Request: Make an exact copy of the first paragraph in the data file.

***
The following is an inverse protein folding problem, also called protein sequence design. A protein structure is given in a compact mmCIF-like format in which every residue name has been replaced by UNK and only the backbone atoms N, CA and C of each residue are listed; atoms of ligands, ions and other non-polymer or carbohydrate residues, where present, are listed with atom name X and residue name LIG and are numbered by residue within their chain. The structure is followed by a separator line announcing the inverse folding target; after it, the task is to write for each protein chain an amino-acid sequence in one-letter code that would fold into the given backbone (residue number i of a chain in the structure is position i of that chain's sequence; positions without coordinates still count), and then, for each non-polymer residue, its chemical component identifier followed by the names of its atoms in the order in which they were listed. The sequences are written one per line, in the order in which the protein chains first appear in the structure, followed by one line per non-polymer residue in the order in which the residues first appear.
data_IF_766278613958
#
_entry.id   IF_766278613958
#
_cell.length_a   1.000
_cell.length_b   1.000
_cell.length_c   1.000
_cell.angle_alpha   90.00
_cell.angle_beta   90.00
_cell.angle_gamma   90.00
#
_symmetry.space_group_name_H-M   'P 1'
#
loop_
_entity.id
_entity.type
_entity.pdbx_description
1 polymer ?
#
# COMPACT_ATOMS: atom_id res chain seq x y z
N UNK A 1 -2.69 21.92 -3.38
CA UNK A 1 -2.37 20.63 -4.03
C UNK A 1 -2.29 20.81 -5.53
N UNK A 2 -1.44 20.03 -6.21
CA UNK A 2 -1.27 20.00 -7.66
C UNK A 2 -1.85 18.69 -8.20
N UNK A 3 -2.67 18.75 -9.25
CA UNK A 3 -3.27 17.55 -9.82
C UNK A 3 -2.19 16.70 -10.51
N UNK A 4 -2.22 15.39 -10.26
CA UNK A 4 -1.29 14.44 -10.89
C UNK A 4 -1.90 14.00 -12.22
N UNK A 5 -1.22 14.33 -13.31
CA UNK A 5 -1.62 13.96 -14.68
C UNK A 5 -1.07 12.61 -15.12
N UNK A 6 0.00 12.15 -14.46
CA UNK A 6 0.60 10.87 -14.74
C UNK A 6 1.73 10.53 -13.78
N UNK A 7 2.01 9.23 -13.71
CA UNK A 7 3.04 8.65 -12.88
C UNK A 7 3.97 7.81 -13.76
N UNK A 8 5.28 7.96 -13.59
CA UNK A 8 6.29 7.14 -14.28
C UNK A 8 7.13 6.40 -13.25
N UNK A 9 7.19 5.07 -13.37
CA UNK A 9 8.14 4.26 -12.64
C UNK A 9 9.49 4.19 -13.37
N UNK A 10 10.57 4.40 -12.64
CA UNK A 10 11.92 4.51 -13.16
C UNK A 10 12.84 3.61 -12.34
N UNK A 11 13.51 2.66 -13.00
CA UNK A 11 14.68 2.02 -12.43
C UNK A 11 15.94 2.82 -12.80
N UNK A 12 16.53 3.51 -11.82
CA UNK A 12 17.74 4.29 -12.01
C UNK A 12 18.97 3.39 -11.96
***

The following is an inverse protein folding problem, also called protein sequence design. A protein structure is given in a compact mmCIF-like format in which every residue name has been replaced by UNK and only the backbone atoms N, CA and C of each residue are listed; atoms of ligands, ions and other non-polymer or carbohydrate residues, where present, are listed with atom name X and residue name LIG and are numbered by residue within their chain. The structure is followed by a separator line announcing the inverse folding target; after it, the task is to write for each protein chain an amino-acid sequence in one-letter code that would fold into the given backbone (residue number i of a chain in the structure is position i of that chain's sequence; positions without coordinates still count), and then, for each non-polymer residue, its chemical component identifier followed by the names of its atoms in the order in which they were listed. The sequences are written one per line, in the order in which the protein chains first appear in the structure, followed by one line per non-polymer residue in the order in which the residues first appear.